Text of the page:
Modern car engines are full of sensors and smart technology that can make them complicated to repair. Can a pair of futuristic glasses help guide the way?

Think of a mechanic working on your car, and you’ll probably imagine oil, grease, and an array of complicated tools. But the workshop of the future, for either the professional or home mechanic, could look much more hi-tech.

That’s because modern vehicles are becoming more and more complex, with a vast array of components. Whereas in the past a mechanic, or even car enthusiast, could reasonably recognise and understand everything that made an engine run, now the proliferation of sensors, computers, and safety devices makes this near impossible.

BMW’s vision for the way its engineers should be working on its cars is different. Instead of reaching for any of the shiny silver tools on his cart, the mechanic picks up a pair of what looks like sunglasses with connected buds for his ears. He glances back over to the engine, and this time he sees each component highlighted in bright colours, and is given computer-generated instructions on what to disassemble, in what order.

The glasses the mechanic is wearing contain small screens to provide an overlay of computer-generated images on the real world – augmented reality (AR). From Google Glass competitors, to contact lenses with built-in displays, this tech is coming – in part enabled by the wide adoption of smartphones. It seems to be almost waiting for people to come up with novel applications for it.

BBC Future has reported before on the future vision of cars with augmented windscreens, or even “see through” backseats, effectively making the car seem transparent to the driver and helping visibility.

Most of those concepts won’t be reality until far off in the future, but car companies are jumping into the augmented reality world. Volkswagen is using AR, and promoting it as the futuristic way to provide servicing for its new concept, the XL1.

The Augmented Reality maintenance and service support system is named Marta (Mobile Augmented Reality Technical Assistance) and will provide instructions to help identify and label vehicle components.

“We see a lot of use in the automotive industry. For us it’s always been a sector which sees the value in the technology, and it’s always been easy to ‘drive’ results within that area,” says Trak Lord from Metaio, which claims to be the world leader in augmented reality.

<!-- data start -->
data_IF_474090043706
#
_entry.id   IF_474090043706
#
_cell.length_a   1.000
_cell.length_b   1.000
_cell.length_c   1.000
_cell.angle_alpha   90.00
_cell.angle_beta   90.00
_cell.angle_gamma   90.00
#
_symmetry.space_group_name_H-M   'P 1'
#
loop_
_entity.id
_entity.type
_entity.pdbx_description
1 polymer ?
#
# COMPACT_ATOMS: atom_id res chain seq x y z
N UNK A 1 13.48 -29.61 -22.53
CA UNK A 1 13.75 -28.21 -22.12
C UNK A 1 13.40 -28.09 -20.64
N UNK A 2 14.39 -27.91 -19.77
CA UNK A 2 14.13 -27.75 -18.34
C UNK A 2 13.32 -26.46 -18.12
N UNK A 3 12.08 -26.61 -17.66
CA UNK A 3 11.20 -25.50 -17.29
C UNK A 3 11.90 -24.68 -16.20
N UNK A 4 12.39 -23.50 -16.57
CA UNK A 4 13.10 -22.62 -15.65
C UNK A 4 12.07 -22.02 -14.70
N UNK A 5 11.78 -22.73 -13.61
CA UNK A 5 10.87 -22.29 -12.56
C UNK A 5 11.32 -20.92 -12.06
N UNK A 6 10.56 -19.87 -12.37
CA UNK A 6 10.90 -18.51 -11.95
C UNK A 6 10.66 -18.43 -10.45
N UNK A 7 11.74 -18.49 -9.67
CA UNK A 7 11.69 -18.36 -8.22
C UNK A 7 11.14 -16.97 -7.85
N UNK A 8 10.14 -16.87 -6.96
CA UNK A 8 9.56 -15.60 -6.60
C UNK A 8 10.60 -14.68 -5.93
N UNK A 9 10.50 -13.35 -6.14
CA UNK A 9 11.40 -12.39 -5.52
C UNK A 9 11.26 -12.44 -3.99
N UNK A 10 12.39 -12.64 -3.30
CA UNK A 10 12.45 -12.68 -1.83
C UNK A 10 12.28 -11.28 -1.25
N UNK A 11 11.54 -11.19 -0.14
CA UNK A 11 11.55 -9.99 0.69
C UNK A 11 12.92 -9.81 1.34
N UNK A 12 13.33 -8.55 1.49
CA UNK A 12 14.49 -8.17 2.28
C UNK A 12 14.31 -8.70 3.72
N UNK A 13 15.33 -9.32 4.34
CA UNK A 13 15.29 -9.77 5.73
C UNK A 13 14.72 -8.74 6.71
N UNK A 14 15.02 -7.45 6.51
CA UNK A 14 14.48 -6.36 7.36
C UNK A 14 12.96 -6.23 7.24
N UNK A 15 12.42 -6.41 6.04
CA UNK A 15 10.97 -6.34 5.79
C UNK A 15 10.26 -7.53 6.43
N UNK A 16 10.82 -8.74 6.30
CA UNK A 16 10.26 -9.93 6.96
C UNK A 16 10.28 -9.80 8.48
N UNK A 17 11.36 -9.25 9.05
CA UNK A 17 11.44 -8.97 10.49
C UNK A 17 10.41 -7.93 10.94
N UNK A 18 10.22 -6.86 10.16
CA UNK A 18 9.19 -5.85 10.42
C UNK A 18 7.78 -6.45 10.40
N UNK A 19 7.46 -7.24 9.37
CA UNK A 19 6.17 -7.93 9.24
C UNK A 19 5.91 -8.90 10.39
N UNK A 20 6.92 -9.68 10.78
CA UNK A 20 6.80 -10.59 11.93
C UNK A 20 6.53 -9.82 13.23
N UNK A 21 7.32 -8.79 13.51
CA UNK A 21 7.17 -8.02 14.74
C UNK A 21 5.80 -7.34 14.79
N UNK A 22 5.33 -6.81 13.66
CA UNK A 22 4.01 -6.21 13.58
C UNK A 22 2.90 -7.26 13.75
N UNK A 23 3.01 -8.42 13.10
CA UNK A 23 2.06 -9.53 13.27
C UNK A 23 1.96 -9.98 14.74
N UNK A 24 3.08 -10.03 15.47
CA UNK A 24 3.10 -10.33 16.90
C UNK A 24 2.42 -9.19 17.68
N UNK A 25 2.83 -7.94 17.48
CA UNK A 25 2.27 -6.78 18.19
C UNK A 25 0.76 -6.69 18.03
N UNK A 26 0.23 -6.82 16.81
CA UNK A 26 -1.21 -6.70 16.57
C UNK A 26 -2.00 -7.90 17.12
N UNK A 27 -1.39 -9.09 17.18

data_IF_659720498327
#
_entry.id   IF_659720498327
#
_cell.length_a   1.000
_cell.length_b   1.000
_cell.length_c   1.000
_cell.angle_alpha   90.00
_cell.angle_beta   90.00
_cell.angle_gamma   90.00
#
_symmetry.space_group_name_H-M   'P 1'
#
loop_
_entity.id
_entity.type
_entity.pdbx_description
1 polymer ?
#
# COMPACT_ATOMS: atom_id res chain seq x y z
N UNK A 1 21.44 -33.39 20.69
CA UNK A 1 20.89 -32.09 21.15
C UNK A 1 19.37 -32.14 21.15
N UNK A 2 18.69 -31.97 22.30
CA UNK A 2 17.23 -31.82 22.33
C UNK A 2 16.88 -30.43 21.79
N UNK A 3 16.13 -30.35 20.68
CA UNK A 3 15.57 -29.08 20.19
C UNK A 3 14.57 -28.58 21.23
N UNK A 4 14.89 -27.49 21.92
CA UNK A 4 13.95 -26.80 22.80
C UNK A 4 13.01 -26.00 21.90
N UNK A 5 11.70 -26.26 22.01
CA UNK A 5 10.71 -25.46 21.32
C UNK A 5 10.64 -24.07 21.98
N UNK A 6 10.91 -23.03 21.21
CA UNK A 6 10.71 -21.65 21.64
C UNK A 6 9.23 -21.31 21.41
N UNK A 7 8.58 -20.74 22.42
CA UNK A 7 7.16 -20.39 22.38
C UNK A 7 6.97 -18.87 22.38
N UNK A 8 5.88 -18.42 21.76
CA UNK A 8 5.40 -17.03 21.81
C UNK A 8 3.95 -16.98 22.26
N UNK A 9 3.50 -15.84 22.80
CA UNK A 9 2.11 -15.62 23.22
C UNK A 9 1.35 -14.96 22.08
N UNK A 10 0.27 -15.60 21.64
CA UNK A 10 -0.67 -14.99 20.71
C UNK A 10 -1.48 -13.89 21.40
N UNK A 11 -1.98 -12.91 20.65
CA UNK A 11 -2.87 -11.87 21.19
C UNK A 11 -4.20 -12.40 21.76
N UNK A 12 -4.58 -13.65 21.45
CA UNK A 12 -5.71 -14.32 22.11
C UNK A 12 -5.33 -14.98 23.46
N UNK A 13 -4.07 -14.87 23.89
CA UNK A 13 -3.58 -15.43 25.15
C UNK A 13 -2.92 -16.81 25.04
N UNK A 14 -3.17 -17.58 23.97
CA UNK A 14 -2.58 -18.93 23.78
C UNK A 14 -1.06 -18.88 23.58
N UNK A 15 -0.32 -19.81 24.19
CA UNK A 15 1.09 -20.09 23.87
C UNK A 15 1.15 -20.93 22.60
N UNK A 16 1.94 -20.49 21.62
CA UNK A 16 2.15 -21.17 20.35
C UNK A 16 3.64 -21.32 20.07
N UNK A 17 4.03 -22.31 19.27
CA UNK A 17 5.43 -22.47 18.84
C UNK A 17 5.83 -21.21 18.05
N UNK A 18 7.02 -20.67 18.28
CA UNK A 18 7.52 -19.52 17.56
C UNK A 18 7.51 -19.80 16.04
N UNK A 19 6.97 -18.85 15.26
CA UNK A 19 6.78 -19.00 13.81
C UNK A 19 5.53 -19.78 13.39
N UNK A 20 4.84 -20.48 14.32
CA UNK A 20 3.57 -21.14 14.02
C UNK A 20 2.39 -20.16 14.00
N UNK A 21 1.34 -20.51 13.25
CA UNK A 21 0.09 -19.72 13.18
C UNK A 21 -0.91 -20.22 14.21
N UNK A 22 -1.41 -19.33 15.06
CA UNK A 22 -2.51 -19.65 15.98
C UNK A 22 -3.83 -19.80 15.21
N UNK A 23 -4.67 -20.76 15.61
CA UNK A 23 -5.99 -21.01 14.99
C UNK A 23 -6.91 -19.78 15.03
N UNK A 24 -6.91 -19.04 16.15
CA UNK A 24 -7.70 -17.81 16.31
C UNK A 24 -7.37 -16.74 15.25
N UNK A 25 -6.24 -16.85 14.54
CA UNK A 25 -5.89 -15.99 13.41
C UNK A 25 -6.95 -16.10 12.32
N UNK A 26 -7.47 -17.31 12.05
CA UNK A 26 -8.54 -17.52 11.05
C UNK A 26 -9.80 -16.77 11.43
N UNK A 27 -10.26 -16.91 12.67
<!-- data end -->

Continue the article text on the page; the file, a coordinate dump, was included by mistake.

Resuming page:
Smartphone repair kit?

As well as car companies using the technology internally to help engineers and mechanics, it is increasingly being made available to the rest of us.

Audi has recently released a mobile phone app in Europe that can identify over 200 elements on the inside of a car. It is a user manual, and then some, with the ability to pick out what the camera is being aimed at, and deliver more information on it.

Augmented reality apps can also be used for maintenance at home, perhaps making simple fixes on modern cars more accessible to more of us. How often have you heard people remark that older cars are easier to work on, and that the engine of most modern cars mostly just looks like a slab of plastic? AR could help see through that plastic.

“Say you’re driving down the road, and a light comes on – you freak out and pull over. You can then load up that scenario, based on the symbols, in an app,” says Lord.

It could then tell the driver that, for example, it’s the low coolant light, and to open the engine compartment to check the level while giving instructions at every step. The driver would simply point their smartphone camera in the general direction of the problem.

“It scans the engine, recognises the engine, and you just see an arrow directly on the area where you are supposed to refill the coolant,” says Lord.

But the wide adoption of these applications, which overlay information on reality, creates some unique challenges.

“One of the most important aspects of any AR system is the ability to track image, space, environments, objects, etc,” says Lord.

That requires several discrete steps, each of which has its own complications. First, the powering up of the camera, where the device has to recognise its orientation and position. Then the camera needs to lock on to, or track, some sort of distinguishing markers, in order to figure out what it is looking at. Then it needs to follow those markers even when the camera is moved around.  The system also has to work in multiple lighting conditions. If a customer breaks down at the side of the road at night, in the rain, a reliable AR app on their phone still needs to be able to identify that it is looking at an engine. It involves skills that the human brain is very good at, and can complete almost instantly. We recognise edges and shapes and can instinctively identify them. Computers have a much harder time. Is a straight edge a part of the car, or part of the building it is parked near?

The hope is that AR systems will become robust enough that explicit instructions are no longer needed. If a mechanic or a driver has a problem, they will simply turn to their phone, or tablet, for help, which will replace complicated paper-based instructions.

“To couple [AR] with the user manual is the next logical step. It’s kind of surprising we don’t see this more than we do already,” says Dr Jeffrey Miller, at the University of Southern California Computer Science Dept, and member of the Institute of Electrical and Electronics Engineers (IEEE).

So the car of the future may come with one simple instruction – DON’T read the manual!

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